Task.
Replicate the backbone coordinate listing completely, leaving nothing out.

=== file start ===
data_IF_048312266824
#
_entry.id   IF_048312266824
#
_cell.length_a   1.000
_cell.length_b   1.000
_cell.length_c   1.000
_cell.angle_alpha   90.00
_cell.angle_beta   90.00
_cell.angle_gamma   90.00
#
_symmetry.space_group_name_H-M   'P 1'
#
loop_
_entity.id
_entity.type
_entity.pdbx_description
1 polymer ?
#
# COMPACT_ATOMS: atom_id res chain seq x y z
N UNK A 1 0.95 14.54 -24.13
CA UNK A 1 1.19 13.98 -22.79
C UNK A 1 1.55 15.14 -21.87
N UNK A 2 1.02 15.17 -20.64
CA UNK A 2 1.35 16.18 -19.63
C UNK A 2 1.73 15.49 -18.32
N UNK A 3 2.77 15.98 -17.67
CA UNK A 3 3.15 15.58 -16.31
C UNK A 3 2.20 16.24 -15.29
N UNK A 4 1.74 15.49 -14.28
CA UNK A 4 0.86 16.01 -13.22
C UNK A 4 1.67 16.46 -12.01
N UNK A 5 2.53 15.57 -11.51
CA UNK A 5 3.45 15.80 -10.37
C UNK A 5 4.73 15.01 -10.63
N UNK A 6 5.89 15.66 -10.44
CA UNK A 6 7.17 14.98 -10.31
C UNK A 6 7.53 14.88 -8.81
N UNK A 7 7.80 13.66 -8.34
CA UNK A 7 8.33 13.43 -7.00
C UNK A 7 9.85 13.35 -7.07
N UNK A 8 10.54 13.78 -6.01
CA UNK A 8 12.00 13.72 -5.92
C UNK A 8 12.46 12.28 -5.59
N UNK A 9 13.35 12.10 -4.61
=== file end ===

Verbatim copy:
data_IF_048312266824
#
_entry.id   IF_048312266824
#
_cell.length_a   1.000
_cell.length_b   1.000
_cell.length_c   1.000
_cell.angle_alpha   90.00
_cell.angle_beta   90.00
_cell.angle_gamma   90.00
#
_symmetry.space_group_name_H-M   'P 1'
#
loop_
_entity.id
_entity.type
_entity.pdbx_description
1 polymer ?
#
# COMPACT_ATOMS: atom_id res chain seq x y z
N UNK A 1 0.95 14.54 -24.13
CA UNK A 1 1.19 13.98 -22.79
C UNK A 1 1.55 15.14 -21.87
N UNK A 2 1.02 15.17 -20.64
CA UNK A 2 1.35 16.18 -19.63
C UNK A 2 1.73 15.49 -18.32
N UNK A 3 2.77 15.98 -17.67
CA UNK A 3 3.15 15.58 -16.31
C UNK A 3 2.20 16.24 -15.29
N UNK A 4 1.74 15.49 -14.28
CA UNK A 4 0.86 16.01 -13.22
C UNK A 4 1.67 16.46 -12.01
N UNK A 5 2.53 15.57 -11.51
CA UNK A 5 3.45 15.80 -10.37
C UNK A 5 4.73 15.01 -10.63
N UNK A 6 5.89 15.66 -10.44
CA UNK A 6 7.17 14.98 -10.31
C UNK A 6 7.53 14.88 -8.81
N UNK A 7 7.80 13.66 -8.34
CA UNK A 7 8.33 13.43 -7.00
C UNK A 7 9.85 13.35 -7.07
N UNK A 8 10.54 13.78 -6.01
CA UNK A 8 12.00 13.72 -5.92
C UNK A 8 12.46 12.28 -5.59
N UNK A 9 13.35 12.10 -4.61